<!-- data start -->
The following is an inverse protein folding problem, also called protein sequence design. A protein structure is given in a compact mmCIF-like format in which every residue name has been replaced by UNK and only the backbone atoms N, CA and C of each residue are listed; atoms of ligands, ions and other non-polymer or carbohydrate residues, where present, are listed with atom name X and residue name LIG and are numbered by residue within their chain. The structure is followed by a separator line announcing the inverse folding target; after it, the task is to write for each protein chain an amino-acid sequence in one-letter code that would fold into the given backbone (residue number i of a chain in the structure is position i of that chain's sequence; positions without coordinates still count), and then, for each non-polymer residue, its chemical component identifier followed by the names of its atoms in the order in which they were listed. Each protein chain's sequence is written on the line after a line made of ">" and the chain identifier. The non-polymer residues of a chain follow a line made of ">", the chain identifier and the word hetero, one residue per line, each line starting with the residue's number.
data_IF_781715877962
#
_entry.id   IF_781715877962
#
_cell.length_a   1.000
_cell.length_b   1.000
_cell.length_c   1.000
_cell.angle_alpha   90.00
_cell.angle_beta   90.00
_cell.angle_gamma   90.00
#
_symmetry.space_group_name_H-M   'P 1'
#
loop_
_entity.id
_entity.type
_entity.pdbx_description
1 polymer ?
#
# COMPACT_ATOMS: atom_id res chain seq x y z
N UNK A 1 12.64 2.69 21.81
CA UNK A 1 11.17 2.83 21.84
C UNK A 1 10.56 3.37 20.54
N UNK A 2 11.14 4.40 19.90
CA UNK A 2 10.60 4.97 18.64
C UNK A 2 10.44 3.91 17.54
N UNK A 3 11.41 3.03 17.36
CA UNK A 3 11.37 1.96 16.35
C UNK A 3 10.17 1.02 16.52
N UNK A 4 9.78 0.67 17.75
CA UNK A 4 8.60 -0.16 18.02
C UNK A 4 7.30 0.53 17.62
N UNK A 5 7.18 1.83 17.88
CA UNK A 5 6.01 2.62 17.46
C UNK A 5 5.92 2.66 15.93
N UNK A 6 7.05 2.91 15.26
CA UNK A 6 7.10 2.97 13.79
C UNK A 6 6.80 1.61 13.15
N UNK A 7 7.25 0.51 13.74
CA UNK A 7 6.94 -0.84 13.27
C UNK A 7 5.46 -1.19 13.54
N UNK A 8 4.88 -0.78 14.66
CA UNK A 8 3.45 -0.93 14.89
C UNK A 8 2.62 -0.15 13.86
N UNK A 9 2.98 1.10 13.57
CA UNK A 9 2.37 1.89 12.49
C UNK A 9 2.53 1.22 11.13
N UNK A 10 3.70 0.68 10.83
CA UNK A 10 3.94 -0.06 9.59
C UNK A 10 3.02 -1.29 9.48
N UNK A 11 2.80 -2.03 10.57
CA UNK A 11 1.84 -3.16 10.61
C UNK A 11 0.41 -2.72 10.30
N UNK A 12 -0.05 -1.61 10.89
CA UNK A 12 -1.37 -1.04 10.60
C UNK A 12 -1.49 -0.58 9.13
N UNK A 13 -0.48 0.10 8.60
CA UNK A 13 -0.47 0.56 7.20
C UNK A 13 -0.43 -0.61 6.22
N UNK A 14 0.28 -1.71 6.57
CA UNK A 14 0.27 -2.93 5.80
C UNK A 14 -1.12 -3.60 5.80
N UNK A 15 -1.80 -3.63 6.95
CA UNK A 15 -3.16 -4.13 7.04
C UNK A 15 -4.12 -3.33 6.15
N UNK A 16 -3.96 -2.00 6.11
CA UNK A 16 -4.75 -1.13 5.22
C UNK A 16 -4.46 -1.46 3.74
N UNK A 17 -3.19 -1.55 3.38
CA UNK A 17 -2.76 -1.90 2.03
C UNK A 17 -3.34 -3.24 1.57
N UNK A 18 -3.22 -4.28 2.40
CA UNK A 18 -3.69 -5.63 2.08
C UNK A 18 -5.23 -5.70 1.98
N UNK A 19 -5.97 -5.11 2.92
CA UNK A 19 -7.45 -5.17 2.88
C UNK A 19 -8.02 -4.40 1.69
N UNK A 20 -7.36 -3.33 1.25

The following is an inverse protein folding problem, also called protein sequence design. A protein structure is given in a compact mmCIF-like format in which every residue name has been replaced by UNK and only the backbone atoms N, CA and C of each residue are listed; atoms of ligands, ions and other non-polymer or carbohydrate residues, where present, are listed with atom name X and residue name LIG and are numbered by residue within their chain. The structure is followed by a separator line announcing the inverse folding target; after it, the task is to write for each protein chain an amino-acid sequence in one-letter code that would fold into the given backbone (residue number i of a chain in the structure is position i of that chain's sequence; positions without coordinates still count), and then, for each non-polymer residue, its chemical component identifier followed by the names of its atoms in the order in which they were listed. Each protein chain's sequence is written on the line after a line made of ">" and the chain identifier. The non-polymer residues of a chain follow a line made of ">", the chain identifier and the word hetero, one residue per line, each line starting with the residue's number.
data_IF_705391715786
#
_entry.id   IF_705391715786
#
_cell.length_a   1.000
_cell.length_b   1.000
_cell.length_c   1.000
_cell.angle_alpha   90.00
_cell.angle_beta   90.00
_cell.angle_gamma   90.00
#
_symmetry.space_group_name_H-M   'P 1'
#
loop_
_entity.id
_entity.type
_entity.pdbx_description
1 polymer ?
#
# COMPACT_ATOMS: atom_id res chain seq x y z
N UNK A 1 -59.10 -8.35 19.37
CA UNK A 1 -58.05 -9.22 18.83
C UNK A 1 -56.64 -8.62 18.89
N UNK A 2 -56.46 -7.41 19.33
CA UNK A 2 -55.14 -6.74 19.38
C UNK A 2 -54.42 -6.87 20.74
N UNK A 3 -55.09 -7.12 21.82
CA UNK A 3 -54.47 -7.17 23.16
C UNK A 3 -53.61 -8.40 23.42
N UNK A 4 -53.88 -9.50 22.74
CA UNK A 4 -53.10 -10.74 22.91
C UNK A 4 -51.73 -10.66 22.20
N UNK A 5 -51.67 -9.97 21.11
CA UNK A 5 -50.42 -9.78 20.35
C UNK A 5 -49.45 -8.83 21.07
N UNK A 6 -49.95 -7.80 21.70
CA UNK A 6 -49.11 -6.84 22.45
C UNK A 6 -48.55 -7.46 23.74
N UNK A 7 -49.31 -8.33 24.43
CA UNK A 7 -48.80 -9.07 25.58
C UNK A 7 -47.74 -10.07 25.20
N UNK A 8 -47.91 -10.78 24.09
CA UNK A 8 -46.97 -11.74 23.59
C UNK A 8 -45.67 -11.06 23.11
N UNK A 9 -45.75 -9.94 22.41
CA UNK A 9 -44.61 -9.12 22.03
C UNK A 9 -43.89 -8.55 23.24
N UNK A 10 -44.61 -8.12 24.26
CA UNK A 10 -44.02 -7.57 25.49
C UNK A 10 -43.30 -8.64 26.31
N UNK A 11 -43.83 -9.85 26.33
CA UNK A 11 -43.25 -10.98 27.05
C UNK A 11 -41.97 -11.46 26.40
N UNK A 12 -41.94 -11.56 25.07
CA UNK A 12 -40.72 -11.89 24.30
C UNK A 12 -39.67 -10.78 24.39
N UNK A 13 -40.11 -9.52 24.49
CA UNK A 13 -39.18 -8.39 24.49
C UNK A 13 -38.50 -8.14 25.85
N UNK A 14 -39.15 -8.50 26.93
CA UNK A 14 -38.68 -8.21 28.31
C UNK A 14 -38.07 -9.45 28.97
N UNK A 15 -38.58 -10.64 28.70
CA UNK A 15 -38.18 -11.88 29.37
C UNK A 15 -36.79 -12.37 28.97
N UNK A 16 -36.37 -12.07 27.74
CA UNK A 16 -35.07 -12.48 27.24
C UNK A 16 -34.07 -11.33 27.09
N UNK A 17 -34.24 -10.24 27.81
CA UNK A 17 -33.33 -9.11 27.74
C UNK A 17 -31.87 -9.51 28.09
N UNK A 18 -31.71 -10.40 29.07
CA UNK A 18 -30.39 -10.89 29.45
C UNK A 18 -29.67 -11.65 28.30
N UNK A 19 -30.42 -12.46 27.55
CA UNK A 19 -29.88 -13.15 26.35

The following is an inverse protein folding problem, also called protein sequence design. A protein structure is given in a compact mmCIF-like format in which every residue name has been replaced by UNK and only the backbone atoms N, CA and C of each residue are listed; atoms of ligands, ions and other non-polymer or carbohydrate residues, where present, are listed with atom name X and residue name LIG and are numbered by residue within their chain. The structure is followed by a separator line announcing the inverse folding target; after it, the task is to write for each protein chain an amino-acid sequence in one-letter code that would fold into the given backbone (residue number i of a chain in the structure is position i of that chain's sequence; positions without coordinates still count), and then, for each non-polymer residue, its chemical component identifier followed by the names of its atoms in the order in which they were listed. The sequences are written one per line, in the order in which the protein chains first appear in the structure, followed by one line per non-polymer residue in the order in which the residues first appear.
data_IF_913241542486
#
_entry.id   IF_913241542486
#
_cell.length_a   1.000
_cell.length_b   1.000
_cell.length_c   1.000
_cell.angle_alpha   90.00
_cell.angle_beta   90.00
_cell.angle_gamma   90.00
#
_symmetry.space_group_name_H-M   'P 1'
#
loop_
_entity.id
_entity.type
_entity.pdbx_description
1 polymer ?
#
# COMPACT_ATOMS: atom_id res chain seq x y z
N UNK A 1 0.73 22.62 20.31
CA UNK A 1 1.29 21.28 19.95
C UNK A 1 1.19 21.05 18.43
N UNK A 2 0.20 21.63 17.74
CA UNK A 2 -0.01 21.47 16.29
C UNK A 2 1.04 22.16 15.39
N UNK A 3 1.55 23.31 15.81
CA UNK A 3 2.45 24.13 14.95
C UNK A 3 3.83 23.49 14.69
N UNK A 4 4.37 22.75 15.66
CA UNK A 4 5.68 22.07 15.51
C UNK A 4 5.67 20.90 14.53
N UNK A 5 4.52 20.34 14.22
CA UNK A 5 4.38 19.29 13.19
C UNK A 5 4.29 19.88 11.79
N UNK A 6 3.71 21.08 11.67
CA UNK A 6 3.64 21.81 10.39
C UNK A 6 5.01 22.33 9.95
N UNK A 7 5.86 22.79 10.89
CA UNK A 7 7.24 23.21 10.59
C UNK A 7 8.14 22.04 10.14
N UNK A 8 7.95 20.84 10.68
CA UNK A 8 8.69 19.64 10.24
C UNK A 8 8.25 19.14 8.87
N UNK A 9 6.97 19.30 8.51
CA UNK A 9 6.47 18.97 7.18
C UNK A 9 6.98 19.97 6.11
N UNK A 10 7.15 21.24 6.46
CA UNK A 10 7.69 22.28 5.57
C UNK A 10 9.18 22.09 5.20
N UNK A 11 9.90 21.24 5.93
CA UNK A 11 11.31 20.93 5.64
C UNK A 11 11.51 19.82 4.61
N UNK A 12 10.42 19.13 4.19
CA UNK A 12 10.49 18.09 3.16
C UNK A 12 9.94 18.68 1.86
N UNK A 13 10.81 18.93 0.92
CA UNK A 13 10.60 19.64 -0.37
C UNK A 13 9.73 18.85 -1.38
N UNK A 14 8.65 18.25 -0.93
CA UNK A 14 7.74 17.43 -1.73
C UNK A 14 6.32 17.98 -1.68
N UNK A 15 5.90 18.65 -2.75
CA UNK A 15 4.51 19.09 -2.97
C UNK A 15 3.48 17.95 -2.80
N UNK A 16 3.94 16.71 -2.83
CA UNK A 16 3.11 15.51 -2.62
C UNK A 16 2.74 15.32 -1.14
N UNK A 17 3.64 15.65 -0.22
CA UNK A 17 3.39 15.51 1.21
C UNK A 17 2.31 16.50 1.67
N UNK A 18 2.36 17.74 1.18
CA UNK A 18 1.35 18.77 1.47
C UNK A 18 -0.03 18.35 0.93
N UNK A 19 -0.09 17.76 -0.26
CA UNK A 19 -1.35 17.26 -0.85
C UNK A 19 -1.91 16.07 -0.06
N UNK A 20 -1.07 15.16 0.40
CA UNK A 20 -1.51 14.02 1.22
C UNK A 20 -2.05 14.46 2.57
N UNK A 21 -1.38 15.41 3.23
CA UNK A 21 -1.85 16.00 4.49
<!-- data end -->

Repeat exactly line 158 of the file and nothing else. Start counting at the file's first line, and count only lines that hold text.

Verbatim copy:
data_IF_913241542486